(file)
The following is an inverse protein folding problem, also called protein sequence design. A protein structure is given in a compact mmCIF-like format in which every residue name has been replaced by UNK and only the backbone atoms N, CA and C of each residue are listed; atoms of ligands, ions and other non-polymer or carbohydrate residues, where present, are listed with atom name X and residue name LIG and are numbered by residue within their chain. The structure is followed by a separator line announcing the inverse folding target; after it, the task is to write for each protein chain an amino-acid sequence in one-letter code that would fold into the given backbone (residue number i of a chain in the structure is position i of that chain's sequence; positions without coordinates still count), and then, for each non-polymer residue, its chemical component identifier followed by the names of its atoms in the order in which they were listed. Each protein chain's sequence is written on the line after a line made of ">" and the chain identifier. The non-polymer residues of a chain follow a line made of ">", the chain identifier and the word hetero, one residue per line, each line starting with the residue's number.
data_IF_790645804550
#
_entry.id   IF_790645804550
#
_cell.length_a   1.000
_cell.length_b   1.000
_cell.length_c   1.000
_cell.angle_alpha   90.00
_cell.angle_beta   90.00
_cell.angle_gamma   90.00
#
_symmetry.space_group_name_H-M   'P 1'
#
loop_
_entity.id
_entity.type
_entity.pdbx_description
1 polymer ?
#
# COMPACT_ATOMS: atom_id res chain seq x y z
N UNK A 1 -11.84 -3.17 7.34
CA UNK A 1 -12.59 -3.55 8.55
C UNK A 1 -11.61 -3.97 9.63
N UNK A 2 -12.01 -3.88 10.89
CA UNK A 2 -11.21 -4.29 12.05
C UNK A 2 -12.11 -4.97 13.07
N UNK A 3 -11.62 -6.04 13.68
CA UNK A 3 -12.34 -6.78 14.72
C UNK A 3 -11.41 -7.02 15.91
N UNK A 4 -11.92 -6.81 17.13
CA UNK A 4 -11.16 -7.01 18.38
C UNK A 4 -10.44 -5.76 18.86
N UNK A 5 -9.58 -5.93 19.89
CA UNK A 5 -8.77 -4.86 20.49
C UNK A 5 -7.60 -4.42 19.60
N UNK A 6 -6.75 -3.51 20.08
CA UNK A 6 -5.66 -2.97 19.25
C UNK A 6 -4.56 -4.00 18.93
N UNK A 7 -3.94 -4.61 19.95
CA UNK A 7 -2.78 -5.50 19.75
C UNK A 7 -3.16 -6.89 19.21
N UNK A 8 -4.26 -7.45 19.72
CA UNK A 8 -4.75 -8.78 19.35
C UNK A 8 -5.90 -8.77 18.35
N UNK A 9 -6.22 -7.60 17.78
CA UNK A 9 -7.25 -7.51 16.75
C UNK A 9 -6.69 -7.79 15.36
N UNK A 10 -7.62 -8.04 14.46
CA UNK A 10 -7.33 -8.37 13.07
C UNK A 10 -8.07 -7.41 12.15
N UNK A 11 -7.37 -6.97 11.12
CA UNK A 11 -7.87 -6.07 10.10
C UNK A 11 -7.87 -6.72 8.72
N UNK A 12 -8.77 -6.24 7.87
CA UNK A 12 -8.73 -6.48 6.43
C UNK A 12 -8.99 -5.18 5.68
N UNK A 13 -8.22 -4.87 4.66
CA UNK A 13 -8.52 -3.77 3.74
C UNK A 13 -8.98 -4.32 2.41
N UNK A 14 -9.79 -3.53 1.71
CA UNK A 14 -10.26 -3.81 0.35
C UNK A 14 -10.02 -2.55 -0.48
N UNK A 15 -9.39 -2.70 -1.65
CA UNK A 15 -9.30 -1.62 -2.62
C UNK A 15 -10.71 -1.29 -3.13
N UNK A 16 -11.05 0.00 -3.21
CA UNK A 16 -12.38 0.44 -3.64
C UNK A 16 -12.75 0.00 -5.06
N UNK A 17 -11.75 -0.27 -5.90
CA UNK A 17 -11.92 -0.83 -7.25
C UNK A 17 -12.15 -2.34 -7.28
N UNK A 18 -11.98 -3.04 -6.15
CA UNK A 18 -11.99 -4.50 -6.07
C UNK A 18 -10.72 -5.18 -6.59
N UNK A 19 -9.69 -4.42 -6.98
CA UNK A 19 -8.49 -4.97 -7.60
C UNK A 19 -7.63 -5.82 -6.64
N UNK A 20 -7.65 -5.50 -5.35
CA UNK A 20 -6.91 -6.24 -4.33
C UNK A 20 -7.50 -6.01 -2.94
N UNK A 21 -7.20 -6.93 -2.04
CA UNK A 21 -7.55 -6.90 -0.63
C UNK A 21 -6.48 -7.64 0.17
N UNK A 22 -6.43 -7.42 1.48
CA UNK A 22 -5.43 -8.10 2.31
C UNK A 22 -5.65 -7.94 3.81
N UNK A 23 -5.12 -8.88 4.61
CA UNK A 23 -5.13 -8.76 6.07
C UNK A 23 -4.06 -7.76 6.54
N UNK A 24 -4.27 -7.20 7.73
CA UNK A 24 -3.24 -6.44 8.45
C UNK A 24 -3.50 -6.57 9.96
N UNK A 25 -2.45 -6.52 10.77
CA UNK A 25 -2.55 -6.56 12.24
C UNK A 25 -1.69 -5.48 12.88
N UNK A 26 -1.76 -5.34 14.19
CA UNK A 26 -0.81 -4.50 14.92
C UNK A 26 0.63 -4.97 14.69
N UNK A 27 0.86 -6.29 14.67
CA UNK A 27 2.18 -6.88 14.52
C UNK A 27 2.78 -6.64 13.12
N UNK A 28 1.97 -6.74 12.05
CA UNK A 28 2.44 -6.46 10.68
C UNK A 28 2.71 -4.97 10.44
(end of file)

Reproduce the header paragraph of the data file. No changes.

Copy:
The following is an inverse protein folding problem, also called protein sequence design. A protein structure is given in a compact mmCIF-like format in which every residue name has been replaced by UNK and only the backbone atoms N, CA and C of each residue are listed; atoms of ligands, ions and other non-polymer or carbohydrate residues, where present, are listed with atom name X and residue name LIG and are numbered by residue within their chain. The structure is followed by a separator line announcing the inverse folding target; after it, the task is to write for each protein chain an amino-acid sequence in one-letter code that would fold into the given backbone (residue number i of a chain in the structure is position i of that chain's sequence; positions without coordinates still count), and then, for each non-polymer residue, its chemical component identifier followed by the names of its atoms in the order in which they were listed. Each protein chain's sequence is written on the line after a line made of ">" and the chain identifier. The non-polymer residues of a chain follow a line made of ">", the chain identifier and the word hetero, one residue per line, each line starting with the residue's number.